I’m a very visual person – photos, video, audio – I love it all. What’s interesting about documentaries is you have the ability to see the world through someone else’s eyes. They make you feel and understand things in a new perspective, through their creative vision. Someone posted this video on Facebook (social media, woot!) and I found it fascinating, not just because the freestyle biker has amazing tricks, but because of the angle they shot the video. Even though it’s long, it’s worth the time.
One really interesting part of this documentary is the fact that there is only one line of speech. In the beginning, the bicyclist, Danny MacAskill, describes the goal of the video – to follow his journey from Edinburgh to Skye. After the one line, the music picks up and the rest of the video is shot with continuous audio. Conversation would have been distracting from the documentary and the lack there of makes the viewer focus more on Danny’s tricks. Same with the indie-rock music, it is exciting and upbeat without taking away from the video. In many scenes the music is pushed to the background so the viewers can hear the squeak of the bike’s suspension and the whirl of the its wheels.
What captures people, even those not interested in bike tricks, is the scenery. The environment is a massive aspect to this video. In almost every scene the camera is shooting wide to show more or the sunset sky or mossy Scotland countryside. There are very few scenes with people, cars or modern civilization. Instead, the cinematography mixes an exciting freestyle sport with a romantic, old world setting. This way of filming spotlights the novelty of the subject because the bike is constantly fluid and in motion while the backdrop is natural and stagnant.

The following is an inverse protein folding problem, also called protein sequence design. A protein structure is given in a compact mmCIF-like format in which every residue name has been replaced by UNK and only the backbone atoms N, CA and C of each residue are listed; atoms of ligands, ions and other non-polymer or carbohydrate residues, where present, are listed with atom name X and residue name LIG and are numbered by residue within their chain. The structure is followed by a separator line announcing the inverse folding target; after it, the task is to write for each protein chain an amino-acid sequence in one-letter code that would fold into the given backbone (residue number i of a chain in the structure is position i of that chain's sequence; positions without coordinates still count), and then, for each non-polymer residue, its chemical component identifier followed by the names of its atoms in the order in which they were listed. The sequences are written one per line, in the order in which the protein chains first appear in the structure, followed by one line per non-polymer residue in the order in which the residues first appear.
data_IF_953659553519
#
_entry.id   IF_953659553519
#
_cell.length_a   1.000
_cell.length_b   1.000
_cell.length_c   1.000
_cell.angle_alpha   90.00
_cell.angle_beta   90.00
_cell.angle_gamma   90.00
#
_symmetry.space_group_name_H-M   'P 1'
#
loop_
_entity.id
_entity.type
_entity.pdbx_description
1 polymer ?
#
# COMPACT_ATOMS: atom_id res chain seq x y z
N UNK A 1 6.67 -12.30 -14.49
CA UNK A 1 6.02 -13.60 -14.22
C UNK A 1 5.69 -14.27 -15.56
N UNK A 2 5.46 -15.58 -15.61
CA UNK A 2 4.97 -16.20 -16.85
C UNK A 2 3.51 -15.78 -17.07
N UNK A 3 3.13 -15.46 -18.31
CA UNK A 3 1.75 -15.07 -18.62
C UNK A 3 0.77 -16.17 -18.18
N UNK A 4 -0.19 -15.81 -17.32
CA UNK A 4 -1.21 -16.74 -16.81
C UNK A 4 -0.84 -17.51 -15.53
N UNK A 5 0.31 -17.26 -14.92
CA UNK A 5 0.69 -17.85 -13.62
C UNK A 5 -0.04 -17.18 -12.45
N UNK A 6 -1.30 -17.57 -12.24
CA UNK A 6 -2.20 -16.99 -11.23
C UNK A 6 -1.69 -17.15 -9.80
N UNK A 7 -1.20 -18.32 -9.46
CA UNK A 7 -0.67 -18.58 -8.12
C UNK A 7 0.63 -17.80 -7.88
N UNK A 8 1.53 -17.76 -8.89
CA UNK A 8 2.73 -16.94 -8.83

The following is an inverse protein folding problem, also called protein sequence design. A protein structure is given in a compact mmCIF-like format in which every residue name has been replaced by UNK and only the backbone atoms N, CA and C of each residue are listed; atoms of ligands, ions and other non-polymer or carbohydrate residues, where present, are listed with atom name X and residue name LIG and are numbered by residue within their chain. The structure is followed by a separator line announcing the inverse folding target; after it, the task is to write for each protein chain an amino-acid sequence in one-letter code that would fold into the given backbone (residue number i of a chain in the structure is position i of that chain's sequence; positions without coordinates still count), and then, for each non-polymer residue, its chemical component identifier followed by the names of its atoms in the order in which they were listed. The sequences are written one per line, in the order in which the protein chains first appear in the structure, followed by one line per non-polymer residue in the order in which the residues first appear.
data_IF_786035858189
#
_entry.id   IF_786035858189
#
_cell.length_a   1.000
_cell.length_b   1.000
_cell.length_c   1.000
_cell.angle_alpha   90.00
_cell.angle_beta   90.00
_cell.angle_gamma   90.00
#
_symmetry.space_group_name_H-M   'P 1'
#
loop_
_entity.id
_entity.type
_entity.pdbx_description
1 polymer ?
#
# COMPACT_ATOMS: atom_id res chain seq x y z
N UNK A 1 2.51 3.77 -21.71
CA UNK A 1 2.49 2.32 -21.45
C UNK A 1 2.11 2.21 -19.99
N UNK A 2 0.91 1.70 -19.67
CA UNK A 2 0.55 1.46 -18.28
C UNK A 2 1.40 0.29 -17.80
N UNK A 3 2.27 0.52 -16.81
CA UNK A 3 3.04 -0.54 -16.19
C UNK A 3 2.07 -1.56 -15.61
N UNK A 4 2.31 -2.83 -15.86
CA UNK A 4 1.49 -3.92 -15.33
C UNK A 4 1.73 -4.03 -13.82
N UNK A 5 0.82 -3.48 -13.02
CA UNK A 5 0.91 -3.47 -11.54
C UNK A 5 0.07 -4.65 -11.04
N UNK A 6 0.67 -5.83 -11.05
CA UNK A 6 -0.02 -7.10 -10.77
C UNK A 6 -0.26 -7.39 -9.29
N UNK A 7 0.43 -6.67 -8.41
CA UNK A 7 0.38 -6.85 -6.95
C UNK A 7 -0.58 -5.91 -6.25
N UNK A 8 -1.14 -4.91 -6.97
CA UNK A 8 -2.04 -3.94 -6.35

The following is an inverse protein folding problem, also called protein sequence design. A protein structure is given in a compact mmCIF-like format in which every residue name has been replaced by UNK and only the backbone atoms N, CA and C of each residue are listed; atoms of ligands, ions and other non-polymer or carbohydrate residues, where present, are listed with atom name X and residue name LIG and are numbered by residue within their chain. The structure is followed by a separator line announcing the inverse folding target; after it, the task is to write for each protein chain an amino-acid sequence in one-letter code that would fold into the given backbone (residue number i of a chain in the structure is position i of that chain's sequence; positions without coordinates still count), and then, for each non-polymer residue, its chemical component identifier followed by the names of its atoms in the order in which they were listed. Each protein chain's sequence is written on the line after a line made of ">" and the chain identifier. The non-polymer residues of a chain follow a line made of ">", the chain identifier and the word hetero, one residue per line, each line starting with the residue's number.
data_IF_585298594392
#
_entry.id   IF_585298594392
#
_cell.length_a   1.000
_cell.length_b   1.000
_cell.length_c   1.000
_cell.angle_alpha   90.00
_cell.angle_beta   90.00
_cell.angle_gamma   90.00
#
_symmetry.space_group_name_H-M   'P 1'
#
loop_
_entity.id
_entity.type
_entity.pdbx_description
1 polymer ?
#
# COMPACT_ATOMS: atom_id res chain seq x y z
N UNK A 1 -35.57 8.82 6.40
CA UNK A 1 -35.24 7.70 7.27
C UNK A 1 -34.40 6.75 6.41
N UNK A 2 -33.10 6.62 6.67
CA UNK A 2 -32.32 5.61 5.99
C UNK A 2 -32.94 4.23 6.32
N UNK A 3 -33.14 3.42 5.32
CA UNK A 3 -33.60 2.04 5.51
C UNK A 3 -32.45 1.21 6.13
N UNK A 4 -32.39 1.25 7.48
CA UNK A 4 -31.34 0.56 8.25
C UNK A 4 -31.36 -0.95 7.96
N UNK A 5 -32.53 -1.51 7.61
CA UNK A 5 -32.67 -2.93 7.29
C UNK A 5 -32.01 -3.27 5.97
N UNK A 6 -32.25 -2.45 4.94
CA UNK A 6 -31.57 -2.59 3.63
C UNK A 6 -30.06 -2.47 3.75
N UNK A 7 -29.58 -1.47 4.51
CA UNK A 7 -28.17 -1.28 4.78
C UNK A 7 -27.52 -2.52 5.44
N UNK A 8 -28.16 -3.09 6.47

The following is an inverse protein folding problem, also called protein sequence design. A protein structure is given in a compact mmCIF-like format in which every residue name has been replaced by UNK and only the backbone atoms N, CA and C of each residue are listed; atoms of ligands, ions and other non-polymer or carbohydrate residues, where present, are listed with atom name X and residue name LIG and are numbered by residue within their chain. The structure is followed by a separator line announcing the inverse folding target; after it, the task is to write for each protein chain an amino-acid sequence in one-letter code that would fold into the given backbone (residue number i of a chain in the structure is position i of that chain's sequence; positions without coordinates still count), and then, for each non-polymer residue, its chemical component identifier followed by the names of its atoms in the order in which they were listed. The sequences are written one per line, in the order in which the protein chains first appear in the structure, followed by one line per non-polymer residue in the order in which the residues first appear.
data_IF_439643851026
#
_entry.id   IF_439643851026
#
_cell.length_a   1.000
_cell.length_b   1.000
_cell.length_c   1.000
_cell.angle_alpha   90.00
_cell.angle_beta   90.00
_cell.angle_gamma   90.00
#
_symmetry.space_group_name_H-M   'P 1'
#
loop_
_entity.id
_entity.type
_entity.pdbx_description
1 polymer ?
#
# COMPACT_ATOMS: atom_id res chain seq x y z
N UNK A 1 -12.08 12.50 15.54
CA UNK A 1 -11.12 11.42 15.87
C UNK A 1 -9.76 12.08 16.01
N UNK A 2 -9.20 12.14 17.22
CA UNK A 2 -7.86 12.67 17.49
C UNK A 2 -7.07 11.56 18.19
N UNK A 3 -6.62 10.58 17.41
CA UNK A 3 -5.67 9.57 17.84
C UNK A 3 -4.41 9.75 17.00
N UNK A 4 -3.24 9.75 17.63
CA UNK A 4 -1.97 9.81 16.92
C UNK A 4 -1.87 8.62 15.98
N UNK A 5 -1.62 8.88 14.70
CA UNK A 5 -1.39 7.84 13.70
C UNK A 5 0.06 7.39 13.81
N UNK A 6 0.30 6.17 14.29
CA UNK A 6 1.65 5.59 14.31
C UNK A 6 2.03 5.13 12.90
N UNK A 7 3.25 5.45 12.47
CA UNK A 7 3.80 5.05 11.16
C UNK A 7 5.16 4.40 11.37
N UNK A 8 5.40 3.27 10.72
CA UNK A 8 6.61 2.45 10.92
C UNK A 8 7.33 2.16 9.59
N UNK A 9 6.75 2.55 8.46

Through editing techniques such as time lapse, fish eye, slow motion, multiple angles and short shots, the documentary captures his journey in a very creative fashion. The combination of effects also gives the documentary more depth and intrigue. For instance, at 2:34 they use time lapse to show a piece of driftwood sticking out of high tide then the shot melds into low tide at sunset with Danny doing a flip off it. But that’s not all, they also replay the same shot in slow motion to emphasize the trick. Sometimes, like at 1:48, they shoot the same trick from two or three different angles to provide a mix of views and prevent the same shot every time.
Overall the video is very well done and with 17,270,467 views, how could it not be?